return fetch('http://localhost:3000', options).then(res => res.text());
    };
    
    const client = new jaysonPromiseBrowserClient(callServer, {
      // other options go here
    });
    
    client.request('multiply', [5, 5]).then(function(result) {
      console.log(result);
    }, function(err) {
      console.error(err);
    });

    Please refer to the regular browser client section of the README for more information.

    FAQ

    How can I pass HTTP headers/session/etc into my JSON-RPC request handler?

    Support for method context added in version 3.0.0

    See Server context section.

    What is the recommended way to use jayson?

    Using the provided clients and servers for http, https, tls, tcp and the express middleware is fine and works well for most use cases. However, sometimes issues like these crop up (quotes below are not directly from issue posters):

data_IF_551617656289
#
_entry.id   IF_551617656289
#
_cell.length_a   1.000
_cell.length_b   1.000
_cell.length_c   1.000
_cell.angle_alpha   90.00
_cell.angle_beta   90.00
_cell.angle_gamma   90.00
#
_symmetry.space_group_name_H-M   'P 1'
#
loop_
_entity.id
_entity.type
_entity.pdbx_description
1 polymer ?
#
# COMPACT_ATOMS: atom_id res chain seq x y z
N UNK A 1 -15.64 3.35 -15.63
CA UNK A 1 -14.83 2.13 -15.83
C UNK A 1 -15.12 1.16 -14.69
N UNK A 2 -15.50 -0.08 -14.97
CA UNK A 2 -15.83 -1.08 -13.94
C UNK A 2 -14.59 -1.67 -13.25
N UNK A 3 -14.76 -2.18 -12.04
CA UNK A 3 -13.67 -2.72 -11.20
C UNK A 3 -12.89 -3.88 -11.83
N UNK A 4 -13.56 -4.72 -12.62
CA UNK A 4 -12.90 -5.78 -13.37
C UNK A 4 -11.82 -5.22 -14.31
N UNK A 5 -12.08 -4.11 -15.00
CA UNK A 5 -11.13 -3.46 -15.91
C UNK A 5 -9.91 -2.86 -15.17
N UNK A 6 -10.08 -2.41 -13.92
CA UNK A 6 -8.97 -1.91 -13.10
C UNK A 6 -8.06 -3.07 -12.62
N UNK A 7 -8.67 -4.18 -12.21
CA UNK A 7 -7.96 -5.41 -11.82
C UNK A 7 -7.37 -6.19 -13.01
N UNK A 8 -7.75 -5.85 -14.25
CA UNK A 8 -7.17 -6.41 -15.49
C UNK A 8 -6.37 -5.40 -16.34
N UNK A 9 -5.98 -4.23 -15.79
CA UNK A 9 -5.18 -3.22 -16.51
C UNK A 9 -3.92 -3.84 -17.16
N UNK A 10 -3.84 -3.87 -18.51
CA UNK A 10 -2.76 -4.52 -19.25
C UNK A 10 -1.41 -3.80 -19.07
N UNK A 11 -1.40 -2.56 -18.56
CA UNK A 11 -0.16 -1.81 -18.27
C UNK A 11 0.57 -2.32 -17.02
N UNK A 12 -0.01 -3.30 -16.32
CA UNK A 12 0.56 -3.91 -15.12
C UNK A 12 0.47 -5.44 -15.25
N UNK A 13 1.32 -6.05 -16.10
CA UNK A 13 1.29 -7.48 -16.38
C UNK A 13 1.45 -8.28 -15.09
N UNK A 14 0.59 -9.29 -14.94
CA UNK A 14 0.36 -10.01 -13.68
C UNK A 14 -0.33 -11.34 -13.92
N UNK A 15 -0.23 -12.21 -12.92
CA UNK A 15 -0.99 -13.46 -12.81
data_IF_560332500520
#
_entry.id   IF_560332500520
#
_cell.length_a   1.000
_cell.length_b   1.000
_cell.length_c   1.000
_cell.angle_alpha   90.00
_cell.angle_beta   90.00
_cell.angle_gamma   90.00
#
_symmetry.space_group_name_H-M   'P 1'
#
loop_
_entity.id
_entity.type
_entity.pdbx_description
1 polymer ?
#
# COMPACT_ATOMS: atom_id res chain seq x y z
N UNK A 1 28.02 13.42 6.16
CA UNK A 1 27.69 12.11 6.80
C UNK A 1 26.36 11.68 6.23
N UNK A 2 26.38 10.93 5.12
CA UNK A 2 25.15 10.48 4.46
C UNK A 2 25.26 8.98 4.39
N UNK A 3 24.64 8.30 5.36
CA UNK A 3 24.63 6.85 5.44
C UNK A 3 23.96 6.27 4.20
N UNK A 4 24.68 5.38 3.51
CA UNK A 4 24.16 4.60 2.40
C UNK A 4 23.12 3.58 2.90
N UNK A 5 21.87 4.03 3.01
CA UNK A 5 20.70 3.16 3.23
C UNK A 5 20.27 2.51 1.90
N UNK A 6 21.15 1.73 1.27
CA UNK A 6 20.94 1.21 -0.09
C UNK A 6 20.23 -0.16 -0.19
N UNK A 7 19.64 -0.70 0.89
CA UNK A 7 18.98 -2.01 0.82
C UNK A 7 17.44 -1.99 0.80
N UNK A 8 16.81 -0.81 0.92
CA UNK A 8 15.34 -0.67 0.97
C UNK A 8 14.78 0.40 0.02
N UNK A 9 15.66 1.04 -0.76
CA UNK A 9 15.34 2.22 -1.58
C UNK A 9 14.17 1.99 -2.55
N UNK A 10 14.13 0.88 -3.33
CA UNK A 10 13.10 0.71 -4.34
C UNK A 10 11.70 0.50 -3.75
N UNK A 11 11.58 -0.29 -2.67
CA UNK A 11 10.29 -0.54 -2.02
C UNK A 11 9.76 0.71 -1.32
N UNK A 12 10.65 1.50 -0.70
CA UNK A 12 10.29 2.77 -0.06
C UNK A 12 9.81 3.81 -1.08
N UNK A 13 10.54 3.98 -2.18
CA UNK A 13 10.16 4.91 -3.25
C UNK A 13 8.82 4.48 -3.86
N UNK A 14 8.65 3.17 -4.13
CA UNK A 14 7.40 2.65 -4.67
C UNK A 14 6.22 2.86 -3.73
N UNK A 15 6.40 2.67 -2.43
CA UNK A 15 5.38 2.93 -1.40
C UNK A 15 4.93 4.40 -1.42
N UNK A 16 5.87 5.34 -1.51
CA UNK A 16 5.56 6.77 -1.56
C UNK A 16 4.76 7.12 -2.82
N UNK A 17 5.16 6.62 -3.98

These are not issues with jayson, but stem from the fact that JSON-RPC 2.0 specification is transport agnostic and these kind of behaviours are not defined by that specification. The clients provided by jayson for http, https, tls, tcp are made to work and tested with their corresponding jayson server implementation. Any other compatibility with any other server or client is accidental when it comes to details of the transport layer. With that said, jayson is made to be 100 % compatible with the JSON-RPC 2.0 specification and compatibility with other non-jayson servers or clients when it comes to the application layer is pretty much guaranteed.

    The library author tedeh therefore recommends that if you have particular needs when it comes to the transport layer you create an implementation satisfying these details yourself. Doing this is actually quite simple.

    Example of a http server built with express in examples/faq_recommended_http_server/server.js:

    const _ = require('lodash');